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October 24, 2015

Part Four: Time and Eternity

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I DIED for beauty, but was scarce

Adjusted in the tomb,

When one who died for truth was lain

In an adjoining room.

  

He questioned softly why I failed?

“For beauty,” I replied.

“And I for truth,—the two are one;

We brethren are,” he said.

  

And so, as kinsmen met a night,

We talked between the rooms,      

Until the moss had reached our lips,

And covered up our names.
 

Emily Dickinson, without doubt, earned her title as one of the Masters of Literature. From the hundreds of poems she wrote throughout her life, even if she stored them secret in her desk drawer, comes the life of poetry, the spirit of art, the inspiration of writing, and the eternal aspects of Beauty and Truth.

“I died for beauty” is poem full of spiritual, artistic, and humanistic allegories which transcend time, space, and even death. Although there are many interpretations and analysis for this poem, the words contain a deeper meaning that will always reflect to the...

August 31, 2015

Take a look at the night sky.
 

See the vast emptiness of its darkness.

Now think that although the world may look scary and threatening without the light, and there may be many tragic corners that seem to drag the divine out of its place, there will always be stars. And the darker the night is, the brighter each star lights.

 


 

John Keats had tragic life story. Although he only lived 25 years due to the serious symptoms of tuberculosis (1795-1821), with his passionate dedication to writing and the vividness of his true poems, he accomplished his dream of becoming a Master of Literature. Aileen Ward's words from John Keats: The Making of a Poet:

“Keats earned his place in the tradition of English poetry by his courage to take the great dare of self-creation, his willingness to accept failure and move beyond it…”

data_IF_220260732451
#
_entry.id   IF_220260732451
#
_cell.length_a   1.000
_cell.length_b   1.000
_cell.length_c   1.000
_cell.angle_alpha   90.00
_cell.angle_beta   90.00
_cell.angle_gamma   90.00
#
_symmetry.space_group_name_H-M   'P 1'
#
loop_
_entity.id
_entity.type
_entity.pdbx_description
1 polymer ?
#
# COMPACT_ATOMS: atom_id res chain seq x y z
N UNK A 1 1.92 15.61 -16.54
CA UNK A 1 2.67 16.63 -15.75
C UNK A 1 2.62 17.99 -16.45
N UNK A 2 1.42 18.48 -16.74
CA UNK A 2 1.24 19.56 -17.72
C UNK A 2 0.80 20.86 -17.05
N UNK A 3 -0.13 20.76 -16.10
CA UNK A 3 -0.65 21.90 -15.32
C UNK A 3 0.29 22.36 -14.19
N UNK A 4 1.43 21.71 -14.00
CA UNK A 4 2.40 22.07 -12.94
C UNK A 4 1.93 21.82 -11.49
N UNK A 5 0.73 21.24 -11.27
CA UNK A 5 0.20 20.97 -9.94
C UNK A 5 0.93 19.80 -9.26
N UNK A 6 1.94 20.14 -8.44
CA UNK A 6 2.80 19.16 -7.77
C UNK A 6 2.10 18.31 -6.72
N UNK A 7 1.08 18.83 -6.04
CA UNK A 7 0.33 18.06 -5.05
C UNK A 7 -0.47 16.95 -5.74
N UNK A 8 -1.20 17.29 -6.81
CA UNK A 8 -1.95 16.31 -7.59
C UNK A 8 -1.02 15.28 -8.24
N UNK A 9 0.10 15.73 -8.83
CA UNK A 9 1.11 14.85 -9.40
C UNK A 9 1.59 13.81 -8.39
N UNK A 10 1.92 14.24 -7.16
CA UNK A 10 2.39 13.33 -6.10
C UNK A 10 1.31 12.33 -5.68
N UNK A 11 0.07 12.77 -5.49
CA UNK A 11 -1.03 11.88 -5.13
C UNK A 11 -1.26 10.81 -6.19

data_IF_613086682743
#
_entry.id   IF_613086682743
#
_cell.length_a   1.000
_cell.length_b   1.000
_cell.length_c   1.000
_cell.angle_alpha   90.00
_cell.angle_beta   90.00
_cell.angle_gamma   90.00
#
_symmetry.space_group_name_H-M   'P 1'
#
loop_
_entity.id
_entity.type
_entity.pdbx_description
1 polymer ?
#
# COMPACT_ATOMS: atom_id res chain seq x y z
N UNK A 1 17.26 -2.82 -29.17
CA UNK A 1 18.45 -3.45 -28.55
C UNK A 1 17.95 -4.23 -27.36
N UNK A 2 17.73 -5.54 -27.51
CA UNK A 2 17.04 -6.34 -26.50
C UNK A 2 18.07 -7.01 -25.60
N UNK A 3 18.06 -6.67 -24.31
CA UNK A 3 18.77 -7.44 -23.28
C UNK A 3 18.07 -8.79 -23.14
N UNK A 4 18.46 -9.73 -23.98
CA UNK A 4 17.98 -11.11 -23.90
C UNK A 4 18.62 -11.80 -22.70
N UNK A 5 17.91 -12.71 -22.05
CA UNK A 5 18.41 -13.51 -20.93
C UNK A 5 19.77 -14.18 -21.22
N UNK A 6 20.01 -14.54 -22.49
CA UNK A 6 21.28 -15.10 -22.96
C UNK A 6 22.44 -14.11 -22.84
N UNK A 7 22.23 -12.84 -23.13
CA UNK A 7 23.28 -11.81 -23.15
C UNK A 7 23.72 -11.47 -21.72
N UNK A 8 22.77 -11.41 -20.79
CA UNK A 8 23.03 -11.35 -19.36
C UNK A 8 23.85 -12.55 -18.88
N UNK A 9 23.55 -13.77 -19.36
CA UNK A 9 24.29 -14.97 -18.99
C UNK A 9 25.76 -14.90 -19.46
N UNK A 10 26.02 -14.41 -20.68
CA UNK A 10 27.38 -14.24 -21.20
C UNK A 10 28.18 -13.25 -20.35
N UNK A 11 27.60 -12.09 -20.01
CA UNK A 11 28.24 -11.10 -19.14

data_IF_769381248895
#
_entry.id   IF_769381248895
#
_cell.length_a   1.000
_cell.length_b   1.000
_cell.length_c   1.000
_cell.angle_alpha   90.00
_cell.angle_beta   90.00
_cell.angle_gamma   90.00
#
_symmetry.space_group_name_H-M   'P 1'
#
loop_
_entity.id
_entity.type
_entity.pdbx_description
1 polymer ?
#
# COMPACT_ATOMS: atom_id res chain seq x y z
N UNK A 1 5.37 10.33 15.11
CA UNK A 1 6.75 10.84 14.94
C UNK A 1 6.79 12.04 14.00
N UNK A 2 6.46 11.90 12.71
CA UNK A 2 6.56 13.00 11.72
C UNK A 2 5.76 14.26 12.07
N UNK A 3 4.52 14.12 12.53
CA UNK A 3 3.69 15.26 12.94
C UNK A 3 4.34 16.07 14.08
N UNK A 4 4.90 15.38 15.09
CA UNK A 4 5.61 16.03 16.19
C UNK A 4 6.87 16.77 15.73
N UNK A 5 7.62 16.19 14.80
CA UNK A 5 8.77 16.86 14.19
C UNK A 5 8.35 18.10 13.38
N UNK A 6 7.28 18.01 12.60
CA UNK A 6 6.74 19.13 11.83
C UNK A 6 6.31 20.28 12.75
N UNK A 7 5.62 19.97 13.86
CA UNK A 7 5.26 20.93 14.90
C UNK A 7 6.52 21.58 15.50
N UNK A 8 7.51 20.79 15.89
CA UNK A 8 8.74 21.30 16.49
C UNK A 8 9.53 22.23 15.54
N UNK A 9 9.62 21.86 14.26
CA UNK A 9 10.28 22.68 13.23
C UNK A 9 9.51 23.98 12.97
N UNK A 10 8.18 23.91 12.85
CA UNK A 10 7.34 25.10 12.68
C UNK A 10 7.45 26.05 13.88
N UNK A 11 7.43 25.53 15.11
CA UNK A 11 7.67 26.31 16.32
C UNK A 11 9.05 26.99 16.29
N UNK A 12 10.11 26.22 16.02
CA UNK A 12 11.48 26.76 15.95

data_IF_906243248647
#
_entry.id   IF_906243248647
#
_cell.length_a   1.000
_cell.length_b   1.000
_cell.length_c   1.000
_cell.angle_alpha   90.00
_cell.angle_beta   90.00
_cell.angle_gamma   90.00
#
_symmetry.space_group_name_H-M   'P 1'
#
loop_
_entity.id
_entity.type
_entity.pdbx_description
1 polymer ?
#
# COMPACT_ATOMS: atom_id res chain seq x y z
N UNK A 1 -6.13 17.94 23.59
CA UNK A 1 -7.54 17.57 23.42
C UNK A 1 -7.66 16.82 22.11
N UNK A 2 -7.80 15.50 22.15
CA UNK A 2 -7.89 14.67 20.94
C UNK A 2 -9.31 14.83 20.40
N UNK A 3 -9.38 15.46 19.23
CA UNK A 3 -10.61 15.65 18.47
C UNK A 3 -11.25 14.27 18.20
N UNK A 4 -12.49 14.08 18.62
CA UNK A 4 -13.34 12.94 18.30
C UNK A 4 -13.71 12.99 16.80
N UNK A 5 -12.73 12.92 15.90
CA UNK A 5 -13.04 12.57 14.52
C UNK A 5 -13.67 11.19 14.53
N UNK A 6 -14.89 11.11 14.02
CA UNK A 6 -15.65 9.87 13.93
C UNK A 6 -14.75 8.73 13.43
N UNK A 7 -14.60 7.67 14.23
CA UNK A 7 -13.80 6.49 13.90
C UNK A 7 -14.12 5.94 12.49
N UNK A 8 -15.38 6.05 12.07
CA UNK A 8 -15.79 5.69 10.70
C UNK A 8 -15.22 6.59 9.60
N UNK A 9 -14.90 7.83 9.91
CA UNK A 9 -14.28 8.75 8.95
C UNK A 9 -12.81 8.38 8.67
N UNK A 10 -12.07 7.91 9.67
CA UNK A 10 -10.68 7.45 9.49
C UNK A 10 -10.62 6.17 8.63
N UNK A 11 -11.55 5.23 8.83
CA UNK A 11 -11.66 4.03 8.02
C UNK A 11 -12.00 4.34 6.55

This love sonnet should be read at least twice: one for the finding of its light as its read, and then again out loud to reflect to the reader the musical composition it sings...

June 18, 2015



They say that when we fall in love it is forever, and perhaps that is true. Even though we change who we are through time, through our life experiences, through emotions, through the dreams and hopes we follow, we remember and we forget; and even though those whom we love change as well . . . Love persists in our souls eternally, as a timeless flame.


~
 

"A Poet to his Beloved"
by William Butler Yeats
 

I bring you with reverent hands
the books of m numberless dreams,
White woman that passion has worn
As the tide wears the dove-grey sands,
And with heart more old than the horn
That is brimmed from the pale fire of time;
White woman with numberless dreams
I bring you my passionate rhyme.

~
 

And if you shall ever try to measure love, measure it in passion; remember all the things that your lover did for you, how much your lover inspired you, how much he/she admires you, and how much he/she cares for you. And if you ever let him be, or let her be, then let it be, beca...

June 13, 2015

                   In the 1860’s, Emily Dickinson lived in physical isolation from the outside world. She remained socially active only through correspondences and letters, and read. With time, she acquired local notoriety; she dressed completely in white and she was rarely seen by her neighbors unless it was absolutely necessary. As early as 1867, she began to talk to visitors from the other side of a door rather than speaking them face to face. Austin (her old brother) and her family began to protect her privacy, deciding that she was not to be subject of discussion with outsiders. However, she used to send over small gifts of poems and flowers to visitors who came to her family’s homestead.


This is one of her most popular poems, perhaps one of the most memorable ones.
 

"I'm Nobody! Who are you?"
by Emily Dickinson


I'm Nobody! Who are you?

Are you – Nobody – too?

Then there's a pair of us!

Don't tell! they'd advertise – you know!
 

How dr...

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Art, Music & Literature:
Facundo Raganato

Artistic Photographs of The Author:
Scott Redinger-Libolt
www.redphoto.com

Book Cover Design:
Patricia Gil &
Facundo Raganato

Book Cover Photo:
Laura Mintz

© 2014 by Facundo Raganato. 

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